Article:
Ransomware attacks do not discriminate when it comes to choosing a victim. If there is an opportunity, cybercriminals will find a way to take advantage, even if you are a small town with seemingly few resources to pay a ransom.
Earlier this year, two ransomware attacks targeted rural communities in Maine, specifically the sewage treatment facilities of two towns, according to the Associated Press.
Mount Desert was attacked in April 2021, while the city of Limestone was attacked on the Fourth of July. Local officials say that no money was paid and no customer data was compromised, but this is a perfect example why small communities need to be just as cautious as big cities when it comes to cybersecurity.
Jim Leighton, the Water and Sewer District Superintendent for Limestone, says the control computer was hit with the ransomware attack. The hackers were unable to cause any harm, but the computer shutdown did take out the alarms that would notify workers if the pumps overheat or the tanks overfill.
Despite the attack, Leighton says it might have worked out for the best:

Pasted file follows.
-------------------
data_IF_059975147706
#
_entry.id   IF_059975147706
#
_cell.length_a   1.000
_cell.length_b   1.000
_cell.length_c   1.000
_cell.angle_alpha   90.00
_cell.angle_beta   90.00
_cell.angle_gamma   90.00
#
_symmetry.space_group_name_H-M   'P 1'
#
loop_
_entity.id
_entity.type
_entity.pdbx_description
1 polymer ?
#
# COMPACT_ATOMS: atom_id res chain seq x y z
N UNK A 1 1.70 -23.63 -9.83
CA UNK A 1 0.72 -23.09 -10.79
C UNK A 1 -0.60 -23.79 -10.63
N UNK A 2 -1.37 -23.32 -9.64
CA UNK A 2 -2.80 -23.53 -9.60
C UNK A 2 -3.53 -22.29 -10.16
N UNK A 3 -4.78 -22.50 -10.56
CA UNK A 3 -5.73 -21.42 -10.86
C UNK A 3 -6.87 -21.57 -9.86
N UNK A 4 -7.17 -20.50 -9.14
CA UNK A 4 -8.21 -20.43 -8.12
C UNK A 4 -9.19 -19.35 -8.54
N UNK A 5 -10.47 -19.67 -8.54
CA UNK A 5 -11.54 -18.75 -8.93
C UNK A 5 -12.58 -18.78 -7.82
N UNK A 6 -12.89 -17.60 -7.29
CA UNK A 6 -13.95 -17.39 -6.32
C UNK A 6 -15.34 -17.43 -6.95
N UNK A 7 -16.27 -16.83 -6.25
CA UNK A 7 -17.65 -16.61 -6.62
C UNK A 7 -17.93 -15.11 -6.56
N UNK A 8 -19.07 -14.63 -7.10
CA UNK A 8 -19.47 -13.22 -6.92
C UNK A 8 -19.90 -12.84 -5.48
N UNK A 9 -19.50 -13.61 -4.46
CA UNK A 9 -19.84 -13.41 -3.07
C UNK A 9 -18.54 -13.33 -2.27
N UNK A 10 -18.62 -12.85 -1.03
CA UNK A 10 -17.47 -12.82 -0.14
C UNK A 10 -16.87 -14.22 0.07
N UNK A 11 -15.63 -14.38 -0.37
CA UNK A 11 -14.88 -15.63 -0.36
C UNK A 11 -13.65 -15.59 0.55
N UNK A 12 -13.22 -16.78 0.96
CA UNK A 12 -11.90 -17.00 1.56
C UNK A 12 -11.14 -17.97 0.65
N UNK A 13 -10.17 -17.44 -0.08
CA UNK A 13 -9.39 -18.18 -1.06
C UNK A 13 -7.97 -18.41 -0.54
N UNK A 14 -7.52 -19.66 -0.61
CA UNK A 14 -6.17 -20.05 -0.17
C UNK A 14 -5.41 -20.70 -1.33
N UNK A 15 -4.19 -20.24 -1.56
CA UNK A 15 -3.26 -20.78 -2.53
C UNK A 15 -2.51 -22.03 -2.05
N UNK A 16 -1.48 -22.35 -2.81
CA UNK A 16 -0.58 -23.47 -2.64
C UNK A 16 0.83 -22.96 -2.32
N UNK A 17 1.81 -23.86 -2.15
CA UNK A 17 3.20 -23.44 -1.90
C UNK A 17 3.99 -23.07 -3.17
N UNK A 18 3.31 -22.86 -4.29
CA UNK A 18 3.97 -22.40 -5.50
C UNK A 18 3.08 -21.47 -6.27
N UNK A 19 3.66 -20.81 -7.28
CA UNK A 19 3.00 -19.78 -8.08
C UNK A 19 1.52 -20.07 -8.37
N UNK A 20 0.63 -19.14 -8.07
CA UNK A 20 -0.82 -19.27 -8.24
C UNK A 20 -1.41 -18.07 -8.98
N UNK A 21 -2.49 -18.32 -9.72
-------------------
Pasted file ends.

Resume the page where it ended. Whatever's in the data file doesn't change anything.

"It was a bad thing for us but a good thing for the county. Everyone took notice and did things to their computers so they couldn't be hit."
He also mentions that the facility's old control computer, running Windows 7, was going to have to be replaced anyways.
A stinky situation was avoided indeed.
Ransomware attacks on critical infrastructure
As ransomware attacks have skyrocketed in the last year, so has the number of critical infrastructure entities targeted by these attacks.
We have seen attacks on water treatment systems where cybercriminals have hacked facilities to spike sodium hydroxide levels and try to poison the water supply of a city.
We have seen Russian hackers target one of the world's largest meat producers, JBS Foods, disrupting operations for multiple days and affecting the supply chain.
And perhaps the largest ransomware attack involving critical infrastructure was the Colonial Pipeline incident, where one of America's largest oil distributors had its operations disrupted for several days, affecting the supply and price of gas on the East Coast for weeks.